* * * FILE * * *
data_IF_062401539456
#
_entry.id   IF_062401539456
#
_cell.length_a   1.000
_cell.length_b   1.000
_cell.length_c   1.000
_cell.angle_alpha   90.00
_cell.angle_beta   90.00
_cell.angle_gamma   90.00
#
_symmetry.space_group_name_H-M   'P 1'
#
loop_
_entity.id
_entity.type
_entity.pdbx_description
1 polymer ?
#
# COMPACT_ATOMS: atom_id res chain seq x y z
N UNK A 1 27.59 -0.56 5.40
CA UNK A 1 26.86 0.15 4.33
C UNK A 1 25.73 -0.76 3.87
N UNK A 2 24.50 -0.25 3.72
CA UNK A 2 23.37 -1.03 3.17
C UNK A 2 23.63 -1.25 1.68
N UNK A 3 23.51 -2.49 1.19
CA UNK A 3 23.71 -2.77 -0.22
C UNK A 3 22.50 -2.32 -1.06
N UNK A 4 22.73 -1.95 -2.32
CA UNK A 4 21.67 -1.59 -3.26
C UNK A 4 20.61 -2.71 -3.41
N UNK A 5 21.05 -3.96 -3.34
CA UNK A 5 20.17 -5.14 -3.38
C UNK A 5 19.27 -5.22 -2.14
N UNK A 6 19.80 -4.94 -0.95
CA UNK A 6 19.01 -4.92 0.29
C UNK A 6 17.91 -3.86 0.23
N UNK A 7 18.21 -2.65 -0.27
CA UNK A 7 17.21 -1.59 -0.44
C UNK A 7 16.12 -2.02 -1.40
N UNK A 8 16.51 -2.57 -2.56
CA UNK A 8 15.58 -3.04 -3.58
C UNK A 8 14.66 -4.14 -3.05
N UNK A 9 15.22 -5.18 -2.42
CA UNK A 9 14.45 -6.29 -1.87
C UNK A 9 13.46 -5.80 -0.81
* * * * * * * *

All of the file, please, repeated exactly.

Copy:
data_IF_062401539456
#
_entry.id   IF_062401539456
#
_cell.length_a   1.000
_cell.length_b   1.000
_cell.length_c   1.000
_cell.angle_alpha   90.00
_cell.angle_beta   90.00
_cell.angle_gamma   90.00
#
_symmetry.space_group_name_H-M   'P 1'
#
loop_
_entity.id
_entity.type
_entity.pdbx_description
1 polymer ?
#
# COMPACT_ATOMS: atom_id res chain seq x y z
N UNK A 1 27.59 -0.56 5.40
CA UNK A 1 26.86 0.15 4.33
C UNK A 1 25.73 -0.76 3.87
N UNK A 2 24.50 -0.25 3.72
CA UNK A 2 23.37 -1.03 3.17
C UNK A 2 23.63 -1.25 1.68
N UNK A 3 23.51 -2.49 1.19
CA UNK A 3 23.71 -2.77 -0.22
C UNK A 3 22.50 -2.32 -1.06
N UNK A 4 22.73 -1.95 -2.32
CA UNK A 4 21.67 -1.59 -3.26
C UNK A 4 20.61 -2.71 -3.41
N UNK A 5 21.05 -3.96 -3.34
CA UNK A 5 20.17 -5.14 -3.38
C UNK A 5 19.27 -5.22 -2.14
N UNK A 6 19.80 -4.94 -0.95
CA UNK A 6 19.01 -4.92 0.29
C UNK A 6 17.91 -3.86 0.23
N UNK A 7 18.21 -2.65 -0.27
CA UNK A 7 17.21 -1.59 -0.44
C UNK A 7 16.12 -2.02 -1.40
N UNK A 8 16.51 -2.57 -2.56
CA UNK A 8 15.58 -3.04 -3.58
C UNK A 8 14.66 -4.14 -3.05
N UNK A 9 15.22 -5.18 -2.42
CA UNK A 9 14.45 -6.29 -1.87
C UNK A 9 13.46 -5.80 -0.81